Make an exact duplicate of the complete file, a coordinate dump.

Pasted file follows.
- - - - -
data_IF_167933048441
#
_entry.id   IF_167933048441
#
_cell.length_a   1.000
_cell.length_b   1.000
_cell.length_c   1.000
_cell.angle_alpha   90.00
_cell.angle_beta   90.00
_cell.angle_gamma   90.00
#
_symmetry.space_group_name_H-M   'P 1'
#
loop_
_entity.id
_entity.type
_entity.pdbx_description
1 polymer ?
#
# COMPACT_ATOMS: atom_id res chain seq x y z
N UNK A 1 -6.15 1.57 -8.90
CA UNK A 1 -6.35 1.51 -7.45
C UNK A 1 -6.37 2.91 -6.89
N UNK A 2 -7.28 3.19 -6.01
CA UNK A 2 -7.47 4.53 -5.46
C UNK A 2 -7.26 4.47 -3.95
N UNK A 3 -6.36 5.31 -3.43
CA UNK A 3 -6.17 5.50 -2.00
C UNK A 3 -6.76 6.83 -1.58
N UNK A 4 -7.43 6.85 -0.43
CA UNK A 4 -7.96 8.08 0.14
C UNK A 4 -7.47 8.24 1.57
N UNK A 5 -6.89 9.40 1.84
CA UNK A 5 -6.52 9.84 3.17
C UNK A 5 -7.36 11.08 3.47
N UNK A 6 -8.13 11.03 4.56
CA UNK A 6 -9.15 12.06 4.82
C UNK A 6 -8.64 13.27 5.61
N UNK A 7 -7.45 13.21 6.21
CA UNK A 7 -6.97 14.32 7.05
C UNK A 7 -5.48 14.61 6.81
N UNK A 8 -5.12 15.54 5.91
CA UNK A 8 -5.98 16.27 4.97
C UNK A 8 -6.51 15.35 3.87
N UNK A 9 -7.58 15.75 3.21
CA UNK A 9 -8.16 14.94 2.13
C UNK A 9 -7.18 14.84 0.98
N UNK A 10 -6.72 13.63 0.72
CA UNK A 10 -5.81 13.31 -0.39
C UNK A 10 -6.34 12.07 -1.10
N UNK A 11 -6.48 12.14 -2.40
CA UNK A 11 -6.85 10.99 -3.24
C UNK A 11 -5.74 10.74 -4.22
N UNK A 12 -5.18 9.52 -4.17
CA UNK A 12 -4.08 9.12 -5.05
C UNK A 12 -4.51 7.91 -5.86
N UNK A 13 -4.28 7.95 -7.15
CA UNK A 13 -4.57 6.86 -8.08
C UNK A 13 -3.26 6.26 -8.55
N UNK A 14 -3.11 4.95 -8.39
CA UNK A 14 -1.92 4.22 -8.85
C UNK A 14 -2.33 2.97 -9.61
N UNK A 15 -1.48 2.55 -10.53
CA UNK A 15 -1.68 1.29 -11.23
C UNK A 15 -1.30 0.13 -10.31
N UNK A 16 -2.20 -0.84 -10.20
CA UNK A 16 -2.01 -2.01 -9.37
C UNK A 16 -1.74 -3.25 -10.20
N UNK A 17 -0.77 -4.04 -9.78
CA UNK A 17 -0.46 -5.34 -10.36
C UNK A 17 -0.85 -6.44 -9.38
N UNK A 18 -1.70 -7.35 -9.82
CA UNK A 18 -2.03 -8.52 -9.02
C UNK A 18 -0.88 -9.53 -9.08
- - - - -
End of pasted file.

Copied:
data_IF_167933048441
#
_entry.id   IF_167933048441
#
_cell.length_a   1.000
_cell.length_b   1.000
_cell.length_c   1.000
_cell.angle_alpha   90.00
_cell.angle_beta   90.00
_cell.angle_gamma   90.00
#
_symmetry.space_group_name_H-M   'P 1'
#
loop_
_entity.id
_entity.type
_entity.pdbx_description
1 polymer ?
#
# COMPACT_ATOMS: atom_id res chain seq x y z
N UNK A 1 -6.15 1.57 -8.90
CA UNK A 1 -6.35 1.51 -7.45
C UNK A 1 -6.37 2.91 -6.89
N UNK A 2 -7.28 3.19 -6.01
CA UNK A 2 -7.47 4.53 -5.46
C UNK A 2 -7.26 4.47 -3.95
N UNK A 3 -6.36 5.31 -3.43
CA UNK A 3 -6.17 5.50 -2.00
C UNK A 3 -6.76 6.83 -1.58
N UNK A 4 -7.43 6.85 -0.43
CA UNK A 4 -7.96 8.08 0.14
C UNK A 4 -7.47 8.24 1.57
N UNK A 5 -6.89 9.40 1.84
CA UNK A 5 -6.52 9.84 3.17
C UNK A 5 -7.36 11.08 3.47
N UNK A 6 -8.13 11.03 4.56
CA UNK A 6 -9.15 12.06 4.82
C UNK A 6 -8.64 13.27 5.61
N UNK A 7 -7.45 13.21 6.21
CA UNK A 7 -6.97 14.32 7.05
C UNK A 7 -5.48 14.61 6.81
N UNK A 8 -5.12 15.54 5.91
CA UNK A 8 -5.98 16.27 4.97
C UNK A 8 -6.51 15.35 3.87
N UNK A 9 -7.58 15.75 3.21
CA UNK A 9 -8.16 14.94 2.13
C UNK A 9 -7.18 14.84 0.98
N UNK A 10 -6.72 13.63 0.72
CA UNK A 10 -5.81 13.31 -0.39
C UNK A 10 -6.34 12.07 -1.10
N UNK A 11 -6.48 12.14 -2.40
CA UNK A 11 -6.85 10.99 -3.24
C UNK A 11 -5.74 10.74 -4.22
N UNK A 12 -5.18 9.52 -4.17
CA UNK A 12 -4.08 9.12 -5.05
C UNK A 12 -4.51 7.91 -5.86
N UNK A 13 -4.28 7.95 -7.15
CA UNK A 13 -4.57 6.86 -8.08
C UNK A 13 -3.26 6.26 -8.55
N UNK A 14 -3.11 4.95 -8.39
CA UNK A 14 -1.92 4.22 -8.85
C UNK A 14 -2.33 2.97 -9.61
N UNK A 15 -1.48 2.55 -10.53
CA UNK A 15 -1.68 1.29 -11.23
C UNK A 15 -1.30 0.13 -10.31
N UNK A 16 -2.20 -0.84 -10.20
CA UNK A 16 -2.01 -2.01 -9.37
C UNK A 16 -1.74 -3.25 -10.20
N UNK A 17 -0.77 -4.04 -9.78
CA UNK A 17 -0.46 -5.34 -10.36
C UNK A 17 -0.85 -6.44 -9.38
N UNK A 18 -1.70 -7.35 -9.82
CA UNK A 18 -2.03 -8.52 -9.02
C UNK A 18 -0.88 -9.53 -9.08